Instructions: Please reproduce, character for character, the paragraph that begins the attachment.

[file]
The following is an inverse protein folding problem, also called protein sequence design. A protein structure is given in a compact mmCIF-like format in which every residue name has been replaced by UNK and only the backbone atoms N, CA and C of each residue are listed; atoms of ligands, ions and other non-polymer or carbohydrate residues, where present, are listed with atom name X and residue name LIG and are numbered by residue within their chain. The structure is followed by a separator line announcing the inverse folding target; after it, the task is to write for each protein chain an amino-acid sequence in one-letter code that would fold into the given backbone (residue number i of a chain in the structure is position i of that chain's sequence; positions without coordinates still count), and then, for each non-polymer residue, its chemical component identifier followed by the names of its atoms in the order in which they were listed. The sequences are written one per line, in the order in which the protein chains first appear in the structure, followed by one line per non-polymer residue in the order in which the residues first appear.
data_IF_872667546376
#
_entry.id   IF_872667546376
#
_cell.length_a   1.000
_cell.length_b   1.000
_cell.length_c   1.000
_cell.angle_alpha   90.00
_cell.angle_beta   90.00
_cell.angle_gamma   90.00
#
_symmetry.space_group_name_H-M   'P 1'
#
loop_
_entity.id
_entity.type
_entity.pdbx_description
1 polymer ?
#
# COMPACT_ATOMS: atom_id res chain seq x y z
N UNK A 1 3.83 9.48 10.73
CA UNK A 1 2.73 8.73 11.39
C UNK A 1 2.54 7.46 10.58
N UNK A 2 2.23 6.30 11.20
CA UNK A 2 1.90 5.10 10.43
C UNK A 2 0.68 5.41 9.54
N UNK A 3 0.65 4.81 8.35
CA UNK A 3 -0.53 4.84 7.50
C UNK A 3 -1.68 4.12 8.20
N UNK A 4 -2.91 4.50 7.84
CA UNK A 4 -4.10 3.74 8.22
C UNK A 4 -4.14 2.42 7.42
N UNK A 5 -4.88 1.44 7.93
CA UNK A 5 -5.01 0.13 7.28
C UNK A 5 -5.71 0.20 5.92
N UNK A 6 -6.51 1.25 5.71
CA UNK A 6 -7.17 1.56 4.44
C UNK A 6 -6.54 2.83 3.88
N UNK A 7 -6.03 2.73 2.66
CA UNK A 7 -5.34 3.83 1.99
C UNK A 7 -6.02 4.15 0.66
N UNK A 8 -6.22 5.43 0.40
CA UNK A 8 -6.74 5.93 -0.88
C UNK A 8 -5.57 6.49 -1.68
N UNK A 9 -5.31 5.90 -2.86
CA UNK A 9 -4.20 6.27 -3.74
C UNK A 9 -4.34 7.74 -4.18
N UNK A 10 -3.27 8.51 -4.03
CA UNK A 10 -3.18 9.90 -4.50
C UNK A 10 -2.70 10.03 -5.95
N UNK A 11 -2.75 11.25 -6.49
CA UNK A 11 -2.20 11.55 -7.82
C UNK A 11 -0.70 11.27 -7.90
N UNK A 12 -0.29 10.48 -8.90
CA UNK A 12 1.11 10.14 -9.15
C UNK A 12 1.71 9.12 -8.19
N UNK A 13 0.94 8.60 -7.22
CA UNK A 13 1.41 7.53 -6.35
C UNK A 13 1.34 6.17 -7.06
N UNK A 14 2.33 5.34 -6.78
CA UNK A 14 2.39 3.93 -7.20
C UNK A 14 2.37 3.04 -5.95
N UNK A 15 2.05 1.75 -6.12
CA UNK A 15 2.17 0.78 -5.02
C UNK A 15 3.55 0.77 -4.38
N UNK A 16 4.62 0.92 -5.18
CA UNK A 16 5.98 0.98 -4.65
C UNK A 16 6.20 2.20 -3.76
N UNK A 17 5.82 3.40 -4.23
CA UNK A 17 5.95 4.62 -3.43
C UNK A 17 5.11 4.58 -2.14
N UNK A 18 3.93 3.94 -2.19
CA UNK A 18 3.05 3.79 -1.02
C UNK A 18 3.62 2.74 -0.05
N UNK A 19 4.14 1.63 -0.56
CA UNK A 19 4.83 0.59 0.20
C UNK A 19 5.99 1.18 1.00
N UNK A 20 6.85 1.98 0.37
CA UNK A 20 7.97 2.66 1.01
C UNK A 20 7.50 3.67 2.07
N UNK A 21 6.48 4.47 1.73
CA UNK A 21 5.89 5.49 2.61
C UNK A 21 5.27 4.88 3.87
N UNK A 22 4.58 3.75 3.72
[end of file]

The following is an inverse protein folding problem, also called protein sequence design. A protein structure is given in a compact mmCIF-like format in which every residue name has been replaced by UNK and only the backbone atoms N, CA and C of each residue are listed; atoms of ligands, ions and other non-polymer or carbohydrate residues, where present, are listed with atom name X and residue name LIG and are numbered by residue within their chain. The structure is followed by a separator line announcing the inverse folding target; after it, the task is to write for each protein chain an amino-acid sequence in one-letter code that would fold into the given backbone (residue number i of a chain in the structure is position i of that chain's sequence; positions without coordinates still count), and then, for each non-polymer residue, its chemical component identifier followed by the names of its atoms in the order in which they were listed. The sequences are written one per line, in the order in which the protein chains first appear in the structure, followed by one line per non-polymer residue in the order in which the residues first appear.